Rack Report: Baby 8 Grows Up

White-Tailed Deer

United States

Rack Report: Baby 8 Grows Up

Posted 2014-08-18T16:37:00Z  by  Realtree staff

Rack Report Details
Buck:215 3/8-inch non-typical
Time of Year:December 2013
Place:Decatur Co., IA
Weapon: Muzzleloader w/ Nightforce scope  Muzzleloader 

Gabe Adair and Teddy with Teddy's 215-inch

In 2010 a 130-inch 8-pointer began showing up on Gabe Adair's trail cameras. The buck was immediately nicknamed Baby 8 and marked as an up and comer."

Adair is a land specialist for Whitetail Properties, so he knows a thing or two about managing individual farms for big deer. A crucial step is working with neighbors. On this particular farm, Adair is a member of a QDM cooperative program with his neighbors, Mark and Teddy. Together, they agreed to give Baby 8 a pass for a few years to see what he would do.

"We could tell he was a 2-year-old buck based on his body size," Adair says, "but he had a much bigger rack than the other 2-year-olds he ran with. So we knew he had potential."

Baby 8 at 2 years oldThe next year, Baby 8 was no longer a baby. He blossomed into a healthy 3-year-old with more than 160 inches of antler, and he was quickly becoming harder to pass. But he survived another season.

At 4 years old, Baby 8 came into his own as a spectacular Boone and Crockett-class non-typical that would score around 200. But if you're in Decatur County, Iowa, and your job is managing for trophy bucks, 4-year-old-deer are not prime targets. So with amazing restraint, Adair, Mark and Teddy again held off from hunting Baby 8. They wanted him to live comfortably so they wouldn't bump him away from the 80- to 120-acre core area in which he spent 90 percent of his time.

"There were a couple other near-Booner bucks in the area," recalls Adair, "but we decided not to hunt them for fear of spooking him."

Baby 8 at 3 years oldTheir caution paid off in 2013 when, as a 5-year-old, Baby 8 finally reached his potential as a gargantuan Booner north of 220-inches. Just as in years past, he was a regular on Adair's cameras through the late summer and early fall.

Adair had spent the better part of three deer seasons patterning Baby 8 and narrowed his core area to a small block of timber. Once the cold air of October rolled around, Adair finally slipped into the buck's backyard and set up for several evening hunts, each of which resulted with encounters with Baby 8 … but none within bow range.

"Because I'd had him within 200 yards four nights in a row and he still wasn't on to me, I was confident Baby 8 would be mine," Adair said.

Baby 8 at 4 years oldAfter moving a set of stands (for himself and a cameraman) at noon on Oct. 25, Adair slipped into a spot that Baby 8 had cruised the night before. As the sun lowered in the sky, Baby 8 appeared at the edge of timber and angled directly toward the obsessed hunter's tree! At 40 yards, Baby 8 stopped and spent several minutes thrashing a briar bush. But then, instead of slowly making his way down the trail beside Gabe's tree, Baby 8 broke into a trot. He ran the gauntlet past one shooting lane, then another, and this forced Adair to spin hard to his right for a seated shot with his bow at 10 yards.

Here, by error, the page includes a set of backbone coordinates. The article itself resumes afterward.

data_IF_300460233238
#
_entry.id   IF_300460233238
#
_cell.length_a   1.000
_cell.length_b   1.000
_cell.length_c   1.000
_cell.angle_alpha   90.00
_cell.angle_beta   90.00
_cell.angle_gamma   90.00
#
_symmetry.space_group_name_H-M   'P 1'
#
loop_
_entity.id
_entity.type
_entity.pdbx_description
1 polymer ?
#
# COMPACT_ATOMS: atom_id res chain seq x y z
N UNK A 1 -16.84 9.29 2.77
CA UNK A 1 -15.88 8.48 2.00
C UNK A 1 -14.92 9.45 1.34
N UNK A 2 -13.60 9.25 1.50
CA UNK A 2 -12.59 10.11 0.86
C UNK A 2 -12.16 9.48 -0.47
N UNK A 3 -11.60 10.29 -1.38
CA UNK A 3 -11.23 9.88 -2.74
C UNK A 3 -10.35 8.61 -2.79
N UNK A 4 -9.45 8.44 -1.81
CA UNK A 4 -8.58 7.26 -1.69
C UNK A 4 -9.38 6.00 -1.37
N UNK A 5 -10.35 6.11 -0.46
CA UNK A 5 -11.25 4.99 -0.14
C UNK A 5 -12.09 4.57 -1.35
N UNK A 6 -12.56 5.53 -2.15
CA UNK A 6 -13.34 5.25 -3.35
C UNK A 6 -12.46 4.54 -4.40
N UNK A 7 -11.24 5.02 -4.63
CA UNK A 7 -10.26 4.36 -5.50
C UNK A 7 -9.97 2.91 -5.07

He let his arrow go and hit Baby 8 low behind the shoulder. The deer bounded out into a cut cornfield 90 yards away and stopped. Blood ran steadily from between his front legs. Adair fully expected him to tip over at any second. After a few moments, however, Baby 8 wheeled and ran 200 yards, over a hill and out of sight.

Baby 8 at 5 years old

Adair decided to wait until the next morning to track him. After enlisting the help of a few friends, they trailed the buck for approximately 500 yards before jumping him. To everyone's surprise, the deer was very much alive, and he bounded steadily away from his pursuers, seemingly unfazed by his wound.

For exactly one month after that, throughout the rut, Adair received no trail camera photos of Baby 8.

"I felt awful," Adair recalls. "I was dissapointed in myself, and I felt bad for the deer. I didn't know whether he was dead, just being very wary, or simply rutting and away from his normal range."

Finally, on Nov. 25, Baby 8 appeared back on a trail camera. He was very much alive, but looking a bit thinner. Worried the wound could cost Baby 8 his life with a hard Iowa winter looming, Adair targeted the late muzzleloader season as a time Baby 8 would be most vulnerable.

"After seeing him back in his core area after the rut, I really believe he'd just been rutting during that month," Adair says. "When he showed back up, I knew he'd be hungry, and I had plenty of late-season food sources waiting."

A family man, Adair ruled out hunting on Christmas day, and so he circled the days just after the holiday as his best chance.

On Christmas Day, however, his phone rang. His friend and QDM partner, Teddy, was on the other end.

I got Baby 8, Teddy said.

"Honestly," recalls Adair, "my gut turned inside out! But it didn't take me long to recover. I quickly started thinking about how excited Teddy or Mark would have been for me if I'd have killed him. I remembered how fortunate I am to live in an area were these magnificent creatures live. I have seen grown men loose their minds over giant whitetails, and they can even tear families apart. I can promise you that will never happen to me. I was happy for Teddy."

And he should be. You see, Adair -- who's no stranger to killing huge deer -- is the real estate agent who sold the neighboring farm to Teddy, and that's where Teddy ultimately killed Baby 8. He even helped his neighbor recover the massive deer with the storied history. As a matter of fact, the two friends walked up to Baby 8 for the first time together, and noted that the magficient deer ... was no baby at all.

Have a big buck story you want to share? Email us at [email protected].

Watch all the latest video episodes

Latest Products